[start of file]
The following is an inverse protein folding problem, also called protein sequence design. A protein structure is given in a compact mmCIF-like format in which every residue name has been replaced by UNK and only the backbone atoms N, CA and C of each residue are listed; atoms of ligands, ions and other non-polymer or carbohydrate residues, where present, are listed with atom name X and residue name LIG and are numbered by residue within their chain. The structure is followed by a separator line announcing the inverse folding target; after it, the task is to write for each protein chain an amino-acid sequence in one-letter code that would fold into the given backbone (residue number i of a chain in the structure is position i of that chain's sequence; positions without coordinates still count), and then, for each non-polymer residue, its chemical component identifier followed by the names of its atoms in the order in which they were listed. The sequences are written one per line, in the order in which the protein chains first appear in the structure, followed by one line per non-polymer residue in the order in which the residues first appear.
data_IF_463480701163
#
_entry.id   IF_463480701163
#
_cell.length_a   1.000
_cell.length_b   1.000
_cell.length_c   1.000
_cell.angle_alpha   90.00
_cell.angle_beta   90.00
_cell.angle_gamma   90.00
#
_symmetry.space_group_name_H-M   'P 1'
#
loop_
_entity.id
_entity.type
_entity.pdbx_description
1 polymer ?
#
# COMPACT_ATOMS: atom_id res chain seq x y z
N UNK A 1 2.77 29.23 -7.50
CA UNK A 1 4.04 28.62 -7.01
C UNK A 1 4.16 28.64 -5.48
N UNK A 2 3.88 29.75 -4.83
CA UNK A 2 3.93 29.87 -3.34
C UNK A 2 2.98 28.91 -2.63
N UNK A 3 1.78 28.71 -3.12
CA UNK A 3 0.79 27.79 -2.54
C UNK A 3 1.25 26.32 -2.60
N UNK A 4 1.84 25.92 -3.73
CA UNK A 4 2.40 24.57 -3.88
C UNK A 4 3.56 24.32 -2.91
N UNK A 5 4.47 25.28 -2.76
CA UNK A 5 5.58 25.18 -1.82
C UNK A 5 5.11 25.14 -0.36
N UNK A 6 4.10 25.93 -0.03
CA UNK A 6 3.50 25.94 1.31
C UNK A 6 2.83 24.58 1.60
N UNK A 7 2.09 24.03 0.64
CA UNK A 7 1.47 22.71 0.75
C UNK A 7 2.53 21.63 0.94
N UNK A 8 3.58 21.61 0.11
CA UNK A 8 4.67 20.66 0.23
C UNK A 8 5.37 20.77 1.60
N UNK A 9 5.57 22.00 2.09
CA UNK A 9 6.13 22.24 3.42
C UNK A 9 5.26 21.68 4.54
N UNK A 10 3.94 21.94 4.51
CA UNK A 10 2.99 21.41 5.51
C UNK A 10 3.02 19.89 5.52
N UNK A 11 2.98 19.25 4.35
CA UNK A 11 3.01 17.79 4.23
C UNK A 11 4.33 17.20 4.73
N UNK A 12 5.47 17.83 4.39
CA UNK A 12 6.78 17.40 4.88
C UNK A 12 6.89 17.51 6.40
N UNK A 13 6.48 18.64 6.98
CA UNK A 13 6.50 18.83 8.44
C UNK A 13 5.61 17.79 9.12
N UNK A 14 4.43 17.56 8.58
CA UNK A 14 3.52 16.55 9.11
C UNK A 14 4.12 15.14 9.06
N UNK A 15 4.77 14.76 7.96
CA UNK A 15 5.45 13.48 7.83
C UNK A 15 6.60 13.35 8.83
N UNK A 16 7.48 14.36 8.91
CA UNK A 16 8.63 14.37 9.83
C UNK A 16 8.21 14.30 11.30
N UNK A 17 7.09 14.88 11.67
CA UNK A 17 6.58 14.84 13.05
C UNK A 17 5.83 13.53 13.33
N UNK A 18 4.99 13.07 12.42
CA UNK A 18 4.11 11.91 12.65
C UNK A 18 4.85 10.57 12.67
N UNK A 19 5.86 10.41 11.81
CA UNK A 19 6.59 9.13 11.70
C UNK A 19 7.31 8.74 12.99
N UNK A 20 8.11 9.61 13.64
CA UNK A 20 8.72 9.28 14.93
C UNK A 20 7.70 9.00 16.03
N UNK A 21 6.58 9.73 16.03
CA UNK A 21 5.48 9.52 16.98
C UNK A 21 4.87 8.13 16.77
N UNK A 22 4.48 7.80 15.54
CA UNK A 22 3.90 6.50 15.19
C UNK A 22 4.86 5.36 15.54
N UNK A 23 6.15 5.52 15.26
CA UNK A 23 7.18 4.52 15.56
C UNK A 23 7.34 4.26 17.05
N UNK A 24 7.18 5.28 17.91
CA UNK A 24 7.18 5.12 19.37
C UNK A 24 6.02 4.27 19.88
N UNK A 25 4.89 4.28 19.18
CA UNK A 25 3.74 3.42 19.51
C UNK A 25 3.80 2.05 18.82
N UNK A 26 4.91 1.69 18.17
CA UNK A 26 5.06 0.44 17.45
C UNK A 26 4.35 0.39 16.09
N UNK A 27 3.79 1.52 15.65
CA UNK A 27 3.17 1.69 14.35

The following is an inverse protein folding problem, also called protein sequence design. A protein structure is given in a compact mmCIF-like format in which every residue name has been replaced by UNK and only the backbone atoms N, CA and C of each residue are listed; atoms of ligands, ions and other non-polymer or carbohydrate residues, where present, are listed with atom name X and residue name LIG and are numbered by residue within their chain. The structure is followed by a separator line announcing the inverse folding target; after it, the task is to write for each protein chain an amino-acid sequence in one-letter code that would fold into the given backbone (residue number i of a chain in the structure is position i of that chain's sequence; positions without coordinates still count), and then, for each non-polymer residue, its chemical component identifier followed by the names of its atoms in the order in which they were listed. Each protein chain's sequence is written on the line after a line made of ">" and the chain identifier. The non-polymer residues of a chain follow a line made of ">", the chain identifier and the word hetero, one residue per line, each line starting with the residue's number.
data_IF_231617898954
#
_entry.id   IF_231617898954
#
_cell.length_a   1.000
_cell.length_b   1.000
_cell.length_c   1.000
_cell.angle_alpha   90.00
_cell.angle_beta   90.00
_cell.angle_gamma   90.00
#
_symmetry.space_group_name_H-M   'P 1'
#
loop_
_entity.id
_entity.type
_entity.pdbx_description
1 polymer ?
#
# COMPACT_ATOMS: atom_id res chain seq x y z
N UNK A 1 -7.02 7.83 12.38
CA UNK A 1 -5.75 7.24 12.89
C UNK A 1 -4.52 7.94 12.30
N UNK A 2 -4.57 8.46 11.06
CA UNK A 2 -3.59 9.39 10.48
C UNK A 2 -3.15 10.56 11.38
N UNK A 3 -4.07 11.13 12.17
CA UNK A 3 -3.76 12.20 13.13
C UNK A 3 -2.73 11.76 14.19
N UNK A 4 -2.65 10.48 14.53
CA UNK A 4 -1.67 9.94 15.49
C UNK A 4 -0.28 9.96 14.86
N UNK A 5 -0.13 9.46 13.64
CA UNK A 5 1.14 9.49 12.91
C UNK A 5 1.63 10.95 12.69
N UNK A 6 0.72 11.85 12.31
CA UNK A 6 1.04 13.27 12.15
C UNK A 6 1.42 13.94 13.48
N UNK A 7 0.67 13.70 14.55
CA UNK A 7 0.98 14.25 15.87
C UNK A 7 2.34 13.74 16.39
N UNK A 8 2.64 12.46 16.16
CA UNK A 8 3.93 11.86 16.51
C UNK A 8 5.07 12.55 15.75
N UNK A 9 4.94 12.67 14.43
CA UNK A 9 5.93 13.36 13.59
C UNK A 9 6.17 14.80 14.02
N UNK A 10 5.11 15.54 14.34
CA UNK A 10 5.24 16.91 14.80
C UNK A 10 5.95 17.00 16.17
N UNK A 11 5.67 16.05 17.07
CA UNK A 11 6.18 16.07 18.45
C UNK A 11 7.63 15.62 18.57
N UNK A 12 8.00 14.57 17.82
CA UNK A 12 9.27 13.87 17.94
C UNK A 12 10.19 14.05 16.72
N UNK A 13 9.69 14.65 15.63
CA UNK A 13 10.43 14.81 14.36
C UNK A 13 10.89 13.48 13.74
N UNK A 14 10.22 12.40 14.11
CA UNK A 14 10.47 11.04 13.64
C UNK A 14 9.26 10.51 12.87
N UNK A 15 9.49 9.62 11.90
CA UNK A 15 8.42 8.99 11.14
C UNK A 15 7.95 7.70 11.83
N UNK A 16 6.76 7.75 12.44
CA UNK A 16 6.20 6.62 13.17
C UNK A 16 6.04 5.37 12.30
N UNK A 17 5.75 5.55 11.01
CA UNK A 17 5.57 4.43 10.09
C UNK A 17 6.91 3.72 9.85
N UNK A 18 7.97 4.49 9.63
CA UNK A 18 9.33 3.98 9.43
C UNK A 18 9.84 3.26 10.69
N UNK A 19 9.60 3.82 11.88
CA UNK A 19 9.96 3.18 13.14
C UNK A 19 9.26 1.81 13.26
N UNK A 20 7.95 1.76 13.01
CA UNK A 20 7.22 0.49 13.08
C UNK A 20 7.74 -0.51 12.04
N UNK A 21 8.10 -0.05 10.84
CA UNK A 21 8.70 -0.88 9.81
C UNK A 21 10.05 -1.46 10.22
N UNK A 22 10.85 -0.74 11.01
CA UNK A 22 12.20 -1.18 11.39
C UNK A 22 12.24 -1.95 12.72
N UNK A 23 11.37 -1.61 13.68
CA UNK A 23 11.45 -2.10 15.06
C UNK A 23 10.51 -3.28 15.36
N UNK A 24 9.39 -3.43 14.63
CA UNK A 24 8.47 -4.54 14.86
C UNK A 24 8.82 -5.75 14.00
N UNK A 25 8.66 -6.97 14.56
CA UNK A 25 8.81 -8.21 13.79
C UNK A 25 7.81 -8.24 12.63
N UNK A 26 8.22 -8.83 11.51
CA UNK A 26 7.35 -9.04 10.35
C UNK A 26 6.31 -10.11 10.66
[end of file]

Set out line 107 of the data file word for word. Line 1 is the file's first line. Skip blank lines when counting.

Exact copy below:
_cell.length_a   1.000